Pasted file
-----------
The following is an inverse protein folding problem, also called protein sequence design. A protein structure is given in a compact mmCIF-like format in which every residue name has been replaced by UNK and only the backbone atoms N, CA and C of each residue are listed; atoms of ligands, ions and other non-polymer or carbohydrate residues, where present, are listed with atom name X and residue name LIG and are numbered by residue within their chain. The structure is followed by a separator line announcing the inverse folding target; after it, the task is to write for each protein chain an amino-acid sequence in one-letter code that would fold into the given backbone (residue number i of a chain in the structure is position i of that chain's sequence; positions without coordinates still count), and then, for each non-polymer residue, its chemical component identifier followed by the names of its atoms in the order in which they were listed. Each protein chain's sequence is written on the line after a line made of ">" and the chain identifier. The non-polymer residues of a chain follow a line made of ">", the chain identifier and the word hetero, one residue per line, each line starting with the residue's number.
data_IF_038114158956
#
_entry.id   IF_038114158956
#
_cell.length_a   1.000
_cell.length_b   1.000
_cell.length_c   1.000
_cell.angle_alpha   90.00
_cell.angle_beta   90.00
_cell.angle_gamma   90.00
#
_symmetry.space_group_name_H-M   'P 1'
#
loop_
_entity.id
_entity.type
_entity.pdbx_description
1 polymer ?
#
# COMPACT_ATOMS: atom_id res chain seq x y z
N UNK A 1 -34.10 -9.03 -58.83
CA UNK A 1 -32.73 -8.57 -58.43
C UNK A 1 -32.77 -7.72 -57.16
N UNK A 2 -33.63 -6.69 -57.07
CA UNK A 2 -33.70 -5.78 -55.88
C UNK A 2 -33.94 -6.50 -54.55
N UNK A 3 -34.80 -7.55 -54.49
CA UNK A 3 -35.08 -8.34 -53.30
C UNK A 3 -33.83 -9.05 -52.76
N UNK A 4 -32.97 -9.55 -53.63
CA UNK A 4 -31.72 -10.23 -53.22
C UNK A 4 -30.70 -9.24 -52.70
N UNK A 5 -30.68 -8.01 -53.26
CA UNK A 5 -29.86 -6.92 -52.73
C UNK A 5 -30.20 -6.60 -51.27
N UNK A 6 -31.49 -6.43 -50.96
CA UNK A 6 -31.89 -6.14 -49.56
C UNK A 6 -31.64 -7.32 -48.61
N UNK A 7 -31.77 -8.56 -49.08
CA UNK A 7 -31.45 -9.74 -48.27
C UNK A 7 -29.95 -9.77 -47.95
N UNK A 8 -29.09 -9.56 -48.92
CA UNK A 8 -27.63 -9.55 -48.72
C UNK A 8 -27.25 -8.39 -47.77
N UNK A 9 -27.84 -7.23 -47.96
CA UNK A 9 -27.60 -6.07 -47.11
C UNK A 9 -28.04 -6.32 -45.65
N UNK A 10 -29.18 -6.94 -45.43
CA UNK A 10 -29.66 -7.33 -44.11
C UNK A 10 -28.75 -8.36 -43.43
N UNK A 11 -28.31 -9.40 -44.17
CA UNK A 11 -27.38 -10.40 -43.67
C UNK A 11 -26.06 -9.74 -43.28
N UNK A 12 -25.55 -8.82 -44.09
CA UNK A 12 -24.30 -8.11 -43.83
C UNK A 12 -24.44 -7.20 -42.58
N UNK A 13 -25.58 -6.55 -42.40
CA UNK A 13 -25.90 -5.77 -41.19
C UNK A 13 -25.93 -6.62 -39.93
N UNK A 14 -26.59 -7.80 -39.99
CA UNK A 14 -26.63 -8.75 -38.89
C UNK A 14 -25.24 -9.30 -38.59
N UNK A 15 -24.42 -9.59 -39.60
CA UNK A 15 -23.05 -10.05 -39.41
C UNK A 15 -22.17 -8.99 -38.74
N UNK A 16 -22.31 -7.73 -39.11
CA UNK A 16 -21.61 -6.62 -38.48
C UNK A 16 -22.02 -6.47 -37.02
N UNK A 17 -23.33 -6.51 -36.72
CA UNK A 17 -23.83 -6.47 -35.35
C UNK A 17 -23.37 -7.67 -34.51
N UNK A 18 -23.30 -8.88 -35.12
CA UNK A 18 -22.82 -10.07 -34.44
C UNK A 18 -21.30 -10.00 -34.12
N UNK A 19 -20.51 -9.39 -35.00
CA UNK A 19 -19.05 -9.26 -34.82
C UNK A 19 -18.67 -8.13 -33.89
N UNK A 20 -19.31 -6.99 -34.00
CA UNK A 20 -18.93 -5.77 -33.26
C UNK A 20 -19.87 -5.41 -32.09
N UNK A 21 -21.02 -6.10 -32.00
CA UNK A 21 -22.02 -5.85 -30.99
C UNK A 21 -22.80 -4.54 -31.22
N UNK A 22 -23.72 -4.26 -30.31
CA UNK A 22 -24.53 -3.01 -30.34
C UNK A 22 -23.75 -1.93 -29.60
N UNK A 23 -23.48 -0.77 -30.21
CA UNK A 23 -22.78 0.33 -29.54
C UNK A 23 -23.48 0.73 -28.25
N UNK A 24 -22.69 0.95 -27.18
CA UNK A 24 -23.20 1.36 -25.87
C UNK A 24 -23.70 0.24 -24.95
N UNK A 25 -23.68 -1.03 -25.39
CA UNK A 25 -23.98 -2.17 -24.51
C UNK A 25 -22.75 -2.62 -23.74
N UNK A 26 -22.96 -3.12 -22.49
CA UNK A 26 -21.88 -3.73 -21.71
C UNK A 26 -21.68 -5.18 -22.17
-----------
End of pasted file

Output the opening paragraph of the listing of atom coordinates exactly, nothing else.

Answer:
The following is an inverse protein folding problem, also called protein sequence design. A protein structure is given in a compact mmCIF-like format in which every residue name has been replaced by UNK and only the backbone atoms N, CA and C of each residue are listed; atoms of ligands, ions and other non-polymer or carbohydrate residues, where present, are listed with atom name X and residue name LIG and are numbered by residue within their chain. The structure is followed by a separator line announcing the inverse folding target; after it, the task is to write for each protein chain an amino-acid sequence in one-letter code that would fold into the given backbone (residue number i of a chain in the structure is position i of that chain's sequence; positions without coordinates still count), and then, for each non-polymer residue, its chemical component identifier followed by the names of its atoms in the order in which they were listed. Each protein chain's sequence is written on the line after a line made of ">" and the chain identifier. The non-polymer residues of a chain follow a line made of ">", the chain identifier and the word hetero, one residue per line, each line starting with the residue's number.